This week the Telegraph reported on comments from Cambridge University’s Head of Admissions, Mike Sewell, that A-level reforms and the scrapping of AS-levels in their present form will lead to a flood of overambitious and unrealistic university applications. In particular, his fear is that students receiving good GSCE grades and lacking the ‘reality check’ of AS level results will apply to highly competitive university courses despite having no realistic chance of achieving the required grades. The full article can be read here.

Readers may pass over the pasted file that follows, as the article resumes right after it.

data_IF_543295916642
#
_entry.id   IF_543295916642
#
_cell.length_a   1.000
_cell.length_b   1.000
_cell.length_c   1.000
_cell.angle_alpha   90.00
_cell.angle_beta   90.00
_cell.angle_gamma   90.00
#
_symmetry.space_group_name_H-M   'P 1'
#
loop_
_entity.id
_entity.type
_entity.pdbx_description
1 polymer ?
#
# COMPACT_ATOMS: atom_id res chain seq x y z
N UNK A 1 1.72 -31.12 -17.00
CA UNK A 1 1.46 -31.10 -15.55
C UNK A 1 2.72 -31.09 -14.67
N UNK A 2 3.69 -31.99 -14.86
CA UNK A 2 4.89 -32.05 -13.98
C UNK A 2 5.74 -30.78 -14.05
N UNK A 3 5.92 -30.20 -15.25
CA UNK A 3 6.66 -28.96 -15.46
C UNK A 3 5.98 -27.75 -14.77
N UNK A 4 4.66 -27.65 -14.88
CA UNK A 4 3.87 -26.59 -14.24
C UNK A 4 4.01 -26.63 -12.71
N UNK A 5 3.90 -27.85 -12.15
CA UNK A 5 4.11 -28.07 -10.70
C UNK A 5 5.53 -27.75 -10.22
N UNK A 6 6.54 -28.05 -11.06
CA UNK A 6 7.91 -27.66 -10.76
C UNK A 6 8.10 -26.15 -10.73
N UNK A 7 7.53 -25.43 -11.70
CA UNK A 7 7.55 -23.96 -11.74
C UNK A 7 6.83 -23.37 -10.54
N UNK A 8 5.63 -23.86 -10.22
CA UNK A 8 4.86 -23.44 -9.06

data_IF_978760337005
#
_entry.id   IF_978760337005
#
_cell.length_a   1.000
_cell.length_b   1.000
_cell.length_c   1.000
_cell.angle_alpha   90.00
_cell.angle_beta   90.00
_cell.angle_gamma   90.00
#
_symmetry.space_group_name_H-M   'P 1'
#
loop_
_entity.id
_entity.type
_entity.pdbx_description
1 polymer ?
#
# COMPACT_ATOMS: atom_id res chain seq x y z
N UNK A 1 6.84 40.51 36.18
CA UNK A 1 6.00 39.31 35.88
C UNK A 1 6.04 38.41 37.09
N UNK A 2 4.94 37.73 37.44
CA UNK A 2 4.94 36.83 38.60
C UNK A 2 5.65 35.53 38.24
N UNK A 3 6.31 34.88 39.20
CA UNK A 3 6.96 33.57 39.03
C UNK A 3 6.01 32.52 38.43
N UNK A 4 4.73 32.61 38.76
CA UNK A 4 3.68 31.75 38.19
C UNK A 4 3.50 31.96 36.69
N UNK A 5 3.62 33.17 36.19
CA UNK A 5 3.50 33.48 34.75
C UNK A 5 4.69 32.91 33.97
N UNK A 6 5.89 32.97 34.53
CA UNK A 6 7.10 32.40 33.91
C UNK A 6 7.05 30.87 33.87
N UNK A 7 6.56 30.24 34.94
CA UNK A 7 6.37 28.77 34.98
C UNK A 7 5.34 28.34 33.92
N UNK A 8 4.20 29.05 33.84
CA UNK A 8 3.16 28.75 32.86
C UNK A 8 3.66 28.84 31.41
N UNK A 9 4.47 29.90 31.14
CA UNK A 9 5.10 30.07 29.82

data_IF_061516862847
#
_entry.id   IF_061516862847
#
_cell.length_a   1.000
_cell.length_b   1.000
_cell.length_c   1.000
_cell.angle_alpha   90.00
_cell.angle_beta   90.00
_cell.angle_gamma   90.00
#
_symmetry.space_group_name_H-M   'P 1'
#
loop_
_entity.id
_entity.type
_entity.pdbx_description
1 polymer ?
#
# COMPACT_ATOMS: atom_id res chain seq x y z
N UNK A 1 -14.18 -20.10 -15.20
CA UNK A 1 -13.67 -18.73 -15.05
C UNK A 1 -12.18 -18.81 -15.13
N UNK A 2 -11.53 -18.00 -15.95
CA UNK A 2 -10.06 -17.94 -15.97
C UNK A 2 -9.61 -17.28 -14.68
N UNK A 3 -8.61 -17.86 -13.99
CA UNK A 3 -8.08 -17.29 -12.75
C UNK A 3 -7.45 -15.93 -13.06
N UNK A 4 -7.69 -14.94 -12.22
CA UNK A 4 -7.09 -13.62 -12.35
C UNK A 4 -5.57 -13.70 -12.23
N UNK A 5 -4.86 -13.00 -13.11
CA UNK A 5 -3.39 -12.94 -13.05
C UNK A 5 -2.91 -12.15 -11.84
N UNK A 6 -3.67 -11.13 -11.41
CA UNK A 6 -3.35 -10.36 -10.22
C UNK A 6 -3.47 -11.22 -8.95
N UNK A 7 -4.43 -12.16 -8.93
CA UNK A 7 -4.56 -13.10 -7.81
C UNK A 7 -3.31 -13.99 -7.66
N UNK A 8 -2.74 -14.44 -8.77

As an issue to ponder, what does the Working Adviser community think? Does Mr Sewell have a point or does this merely illustrate that Cambridge University have been far too reliant on AS-level grades in their admissions decisions to date? Should they (and will they) be forced to mirror the system used at the University of Oxford where admissions tests are much more prevalent and AS grades play no real part in the decision making process? And if so, is this a ‘better system’ that more elite universities will seek to adopt when the reforms kick in? Time will tell.